Strategic Partnership

The implementation of the policy on strategic partnership will be a shot in the arm of the India aerospace and defence industry

Issue: 5 / 2017By Air Marshal B.K. Pandey (Retd)Illustration(s): By Anoop Kamath

The concept of Strategic Partnership in the domain of defence manufacturing was a part of the recommendations in the report by the Dhirendra Singh Committee that was submitted in July 2015. The Committee set up to review the defence procurement procedure, recommended that for the ‘Make in India’ initiative to become effective in the defence manufacturing sector, the government should adopt a strategic partnership model, whereby a private firm is chosen for the development of a weapon system or platform required by the Indian armed forces.

After nearly two years since the strategic partnership model in defence manufacturing was mooted, the policy is about to be finalised by the Ministry of Defence (MoD) and is to be released very soon. However, some delay in its release may be expected as a final round of discussion with key stakeholders on the policy is yet to take place following which the Defence Acquisition Council (DAC) will take up the issue for further deliberations. Only after the policy is cleared by the DAC, it will be put up for consideration by the Cabinet Committee on Security.

The strategic partnership model in defence manufacturing envisages collaboration between a foreign original equipment manufacturer (OEM) and a suitable company in India to produce an aircraft, submarine, tank or a weapon system required by the Indian armed forces. Technology and know-how would have to be mandatorily transferred to the Indian company to progressively build up a defence manufacturing eco-system in the country. This is one of the primary objectives of Prime Minister Narendra Modi’s ‘Make in India’ programme. One of the major challenges will be to ensure that right partners are selected both from abroad and from within the country. Guidelines for this have been laid out in the second part of the report. One stipulation in the report was that a company that has been selected as a strategic partner for any one product, will not be eligible for strategic partnership for any other product. This provision was incorporated in the guidelines to prevent the emergence of monopolies. However, it is understood that there has been some change in this provision. To ensure wider competition in each sector, there will now be more than one Indian manufacturer permitted to join the fray.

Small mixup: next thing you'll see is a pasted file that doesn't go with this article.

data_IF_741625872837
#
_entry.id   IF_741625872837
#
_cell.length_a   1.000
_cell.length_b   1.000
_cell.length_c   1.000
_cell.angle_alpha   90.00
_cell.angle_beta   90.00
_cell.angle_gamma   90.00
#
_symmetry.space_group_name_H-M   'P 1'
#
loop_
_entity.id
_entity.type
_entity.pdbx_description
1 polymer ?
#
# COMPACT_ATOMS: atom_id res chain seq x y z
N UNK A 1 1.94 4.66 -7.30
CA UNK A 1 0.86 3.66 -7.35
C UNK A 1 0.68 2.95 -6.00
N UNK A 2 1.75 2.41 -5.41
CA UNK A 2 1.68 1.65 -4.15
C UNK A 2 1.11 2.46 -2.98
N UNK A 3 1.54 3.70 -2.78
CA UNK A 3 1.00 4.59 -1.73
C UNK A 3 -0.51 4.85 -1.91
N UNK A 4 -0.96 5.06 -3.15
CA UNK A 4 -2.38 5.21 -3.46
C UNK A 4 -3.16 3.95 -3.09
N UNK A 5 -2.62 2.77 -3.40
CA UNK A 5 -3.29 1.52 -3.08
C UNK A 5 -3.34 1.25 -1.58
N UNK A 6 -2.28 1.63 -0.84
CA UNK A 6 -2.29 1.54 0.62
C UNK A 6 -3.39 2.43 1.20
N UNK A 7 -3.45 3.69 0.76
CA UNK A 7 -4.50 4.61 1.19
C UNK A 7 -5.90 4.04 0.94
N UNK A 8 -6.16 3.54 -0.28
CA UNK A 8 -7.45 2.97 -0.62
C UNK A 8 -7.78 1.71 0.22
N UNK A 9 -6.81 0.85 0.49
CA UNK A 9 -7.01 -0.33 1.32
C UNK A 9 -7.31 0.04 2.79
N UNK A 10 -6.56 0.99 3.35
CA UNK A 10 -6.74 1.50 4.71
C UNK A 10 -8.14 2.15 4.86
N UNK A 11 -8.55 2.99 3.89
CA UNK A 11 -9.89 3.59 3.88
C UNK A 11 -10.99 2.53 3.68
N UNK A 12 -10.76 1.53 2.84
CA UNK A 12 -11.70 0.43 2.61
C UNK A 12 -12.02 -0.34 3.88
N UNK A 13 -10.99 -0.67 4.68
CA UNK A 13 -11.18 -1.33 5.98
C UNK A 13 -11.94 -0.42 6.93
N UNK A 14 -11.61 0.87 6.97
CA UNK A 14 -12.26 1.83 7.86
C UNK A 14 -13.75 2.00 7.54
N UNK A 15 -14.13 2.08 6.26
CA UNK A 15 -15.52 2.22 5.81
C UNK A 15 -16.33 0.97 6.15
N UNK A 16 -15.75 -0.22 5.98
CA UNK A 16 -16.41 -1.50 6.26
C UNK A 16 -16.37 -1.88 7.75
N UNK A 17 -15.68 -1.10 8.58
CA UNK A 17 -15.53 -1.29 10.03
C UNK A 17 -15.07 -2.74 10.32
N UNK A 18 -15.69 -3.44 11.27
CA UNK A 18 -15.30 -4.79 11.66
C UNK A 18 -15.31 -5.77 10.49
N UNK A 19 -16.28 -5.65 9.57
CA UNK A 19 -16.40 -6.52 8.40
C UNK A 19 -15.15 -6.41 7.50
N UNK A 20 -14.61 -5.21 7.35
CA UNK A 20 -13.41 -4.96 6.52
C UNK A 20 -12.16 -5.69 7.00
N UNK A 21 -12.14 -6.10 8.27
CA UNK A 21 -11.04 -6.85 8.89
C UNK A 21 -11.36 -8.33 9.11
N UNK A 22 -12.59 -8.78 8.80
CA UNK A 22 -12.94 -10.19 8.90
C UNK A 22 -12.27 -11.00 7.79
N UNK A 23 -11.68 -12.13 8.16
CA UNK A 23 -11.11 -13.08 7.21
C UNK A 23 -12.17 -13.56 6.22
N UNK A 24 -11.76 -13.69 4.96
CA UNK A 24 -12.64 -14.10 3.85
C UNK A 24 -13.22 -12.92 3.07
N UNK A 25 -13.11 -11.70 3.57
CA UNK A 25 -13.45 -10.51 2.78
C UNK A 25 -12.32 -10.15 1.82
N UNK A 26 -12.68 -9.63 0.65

As for the selection of the foreign OEM, it will be the responsibility of the Government of India to identify the appropriate company from amongst the contenders. Any OEM that will be prepared to design and develop a platform or weapon system with an Indian partner and subsequently undertake its manufacture in India, will be given a preference over others.

Post meeting with stakeholders, a MoD release stated, and “The Ministry is working towards institutionalising a transparent, objective and functional mechanism to encourage broader participation of the private sector in defence manufacturing under the Make in India framework.” The Defence Acquisition Council (DAC) is slated to meet shortly to decide on the draft policy, but whether a final call will be taken during this meeting is anybody’s guess. But the fact remains that keeping the decision in limbo adversely is affecting the defence of the country. In a country like ours, satisfying everyone is an impossible task especially where big money implies fierce competition.

Since the SP policy aims to boost manufacturing of critical defence armaments by private sector, government must take a final decision without further delay. The fact that 15 months after release of DPP 2016 we have not yet arrived at the SP Policy is sad commentary. Concurrently, red-tape must be reduced as India still way behind in terms of ease of business and this should include a more liberalized FDI policy. At this point in time, there is urgent need to finalise and release the policy on strategic partnership at the earliest. Hopefully, this policy will provide the much needed impetus to the ‘Make in India’ programme. The Indian Air Force needs to induct fighter aircraft in large numbers and quickly.

The implementation of the policy on strategic partnership will be a shot in the arm of the India aerospace and defence industry as also will definitely speed up the modernisation of the Indian Armed Forces.